Twenty-five years after Woodstock set the tone for future rock festivals to come and arguably changed a generation, Gen X attempted to make lightning strike twice in Upstate New York with Woodstock ’94.
Everyone from Green Day to Metallica to Salt-n-Pepa, to Woodstock vets Santana and Joe Cocker, played the ’94 installment, which is now remembered as much for the mud — some of it on the ground, some of it in the air — as for the music.
With Woodstock ’94 celebrating its 20th anniversary this weekend, Billboard chatted with Les Claypool — who played the festival as part of Primus and dealt with his fair share of literal mud-slinging — about his memories. Here’s what he had to say:
Whenever I talk to people who went to Woodstock ’94, they mostly complain about the mud. Was that your experience?
I had a spectacular experience.
Even with mud?
Eh, what can you do? The thing is, I was on tour with a band called Sausage at the time. I hadn’t even seen the Primus guys in probably two or three months. I don’t usually get nervous before shows, but I was nervous before that one because I was in the dressing room trying to relearn parts. I was petrified because we hadn’t played in so long. And it was telecast over satellite, with gazillions of people watching this damn thing. Sometimes you can be as well-rehearsed as you can possibly be, and you have a crappy show. And there are other times the planets just align and you have a great show. It ended up being one of the best shows we’ve ever performed.
As far as the mud thing, once I started singing the words to “My Name Is Mud,” all of a sudden huge chunks of sod started flying my way and it was pretty frightening. I still have those [speaker] cabinets to this day, and those cabinets still have mud in them.
How did you deal with that?
I went out and started speculating that people who throw things on stage at musicians have small and insignificant genitalia. And in general, when you question someone’s virility or sexuality, they’ll second-guess what they’re doing. And I got lucky — they stopped throwing the mud. That worked out well for us.
Was there any sense that you had to live up to the legacy of the first Woodstock?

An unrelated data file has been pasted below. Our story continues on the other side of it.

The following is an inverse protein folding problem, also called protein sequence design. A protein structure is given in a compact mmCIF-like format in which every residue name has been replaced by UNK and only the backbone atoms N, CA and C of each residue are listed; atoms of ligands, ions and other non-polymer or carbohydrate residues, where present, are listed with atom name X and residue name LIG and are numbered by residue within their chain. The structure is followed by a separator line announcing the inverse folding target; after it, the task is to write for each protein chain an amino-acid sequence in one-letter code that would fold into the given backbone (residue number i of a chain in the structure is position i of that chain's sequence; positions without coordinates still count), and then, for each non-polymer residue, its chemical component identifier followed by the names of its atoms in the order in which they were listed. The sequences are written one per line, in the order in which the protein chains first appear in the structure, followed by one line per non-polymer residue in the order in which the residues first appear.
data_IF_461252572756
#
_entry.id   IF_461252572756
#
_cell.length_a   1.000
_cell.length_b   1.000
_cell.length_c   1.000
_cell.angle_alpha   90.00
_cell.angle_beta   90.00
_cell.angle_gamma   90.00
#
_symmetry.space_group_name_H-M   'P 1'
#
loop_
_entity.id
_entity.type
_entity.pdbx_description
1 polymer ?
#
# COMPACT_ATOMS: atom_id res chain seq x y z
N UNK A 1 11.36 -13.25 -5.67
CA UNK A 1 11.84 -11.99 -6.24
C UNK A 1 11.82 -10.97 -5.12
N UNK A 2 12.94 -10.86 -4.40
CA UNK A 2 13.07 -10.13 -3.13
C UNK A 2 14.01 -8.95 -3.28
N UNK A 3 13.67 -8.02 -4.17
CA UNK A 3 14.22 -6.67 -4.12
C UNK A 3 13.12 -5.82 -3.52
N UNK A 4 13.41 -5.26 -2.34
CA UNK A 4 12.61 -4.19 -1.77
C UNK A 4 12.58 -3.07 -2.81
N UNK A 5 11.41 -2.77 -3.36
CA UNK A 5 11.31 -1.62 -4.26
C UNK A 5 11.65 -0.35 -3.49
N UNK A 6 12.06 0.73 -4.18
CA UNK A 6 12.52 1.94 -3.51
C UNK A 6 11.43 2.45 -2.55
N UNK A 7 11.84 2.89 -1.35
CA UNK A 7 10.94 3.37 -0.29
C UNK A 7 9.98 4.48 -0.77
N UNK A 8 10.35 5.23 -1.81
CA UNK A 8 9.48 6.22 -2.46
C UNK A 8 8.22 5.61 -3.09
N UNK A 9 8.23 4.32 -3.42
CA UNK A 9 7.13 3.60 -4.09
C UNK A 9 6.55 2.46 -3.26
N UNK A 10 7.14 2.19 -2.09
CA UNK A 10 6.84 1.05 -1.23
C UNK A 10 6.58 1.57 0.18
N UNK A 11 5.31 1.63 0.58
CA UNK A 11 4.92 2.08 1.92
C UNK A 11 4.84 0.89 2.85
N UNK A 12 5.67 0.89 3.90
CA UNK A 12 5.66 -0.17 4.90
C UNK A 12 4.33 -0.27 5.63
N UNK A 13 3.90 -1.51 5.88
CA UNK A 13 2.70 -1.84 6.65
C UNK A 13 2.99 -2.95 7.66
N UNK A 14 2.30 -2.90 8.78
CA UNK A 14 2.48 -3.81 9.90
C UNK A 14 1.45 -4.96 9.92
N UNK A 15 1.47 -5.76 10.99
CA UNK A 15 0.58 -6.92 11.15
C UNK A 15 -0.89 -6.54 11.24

I played a little “Star-Spangled Banner” in tribute to Jimi [Hendrix, before playing “Those Damned Blue-Collar Tweekers”], and of course I screwed it up. What can you do? He was on way more acid than I was. He was able to channel Francis Scott Key a little better than I was. But all in all, it was a great show. There were interesting things backstage. I remember Nine Inch Nails had this big black bus, I remember calling it the “Semen Demon,” it was this ominous-looking thing. They were cruising around backstage, and somehow the driver ran into a power line. They had to get out of the bus before they got electrocuted. And then it became the Electric Semen Demon, because it was wrapped in thousands of volts of electricity.
I also saw Rob Wasserman [who played with the Band at Woodstock ’94] slip in the mud, fall down the hill and break his leg. That was interesting.
Did you get to watch any of the shows?
I didn’t get to see anything. I remember seeing a little bit of the Cranberries. You heard all these stories that Green Day had been bombarded by mud. And that was the show that Mike [Dirnt] slipped and fell forward and bashed his front teeth out on his monitors. It was good times, man. [Laughs]
Moving ahead into the present, your next album is a Willy Wonka tribute record called Primus and the Chocolate Factory with the Fungi Ensemble. Obviously you love the movie, but when did you decide you loved it enough to do a covers album?
As a kid, a portion of my life was completely devoted to Willy Wonka and Gene Wilder and that film. It wasn’t until Jaws came along and I started drawing sharks on my notebook [that I moved on]. It struck a chord with me. Now, I turned my kids on to it and we watch it. We were originally talking about doing a Magical Mystery Tour [tribute album], and I’m glad we didn’t because the Flaming Lips are doing Sgt. Pepper’s right now.
The whole Wonka thing came up because I’ve always done the chant from the boat ride scene for years in concert, and it just fell together. Every song in that movie is so strong. And if you read the books, Roald Dahl is very dark. There’s a dark, sinister element to his writing, the way he would paint these pictures with words. It seemed like a perfect vehicle to dive into.
So you were obsessed with Wonka and then you switched to a Jaws obsession. Is a Jaws tribute album next?
There’s really only one song. [Laughs] Actually someone mentioned that to me, so I’ve already made that joke.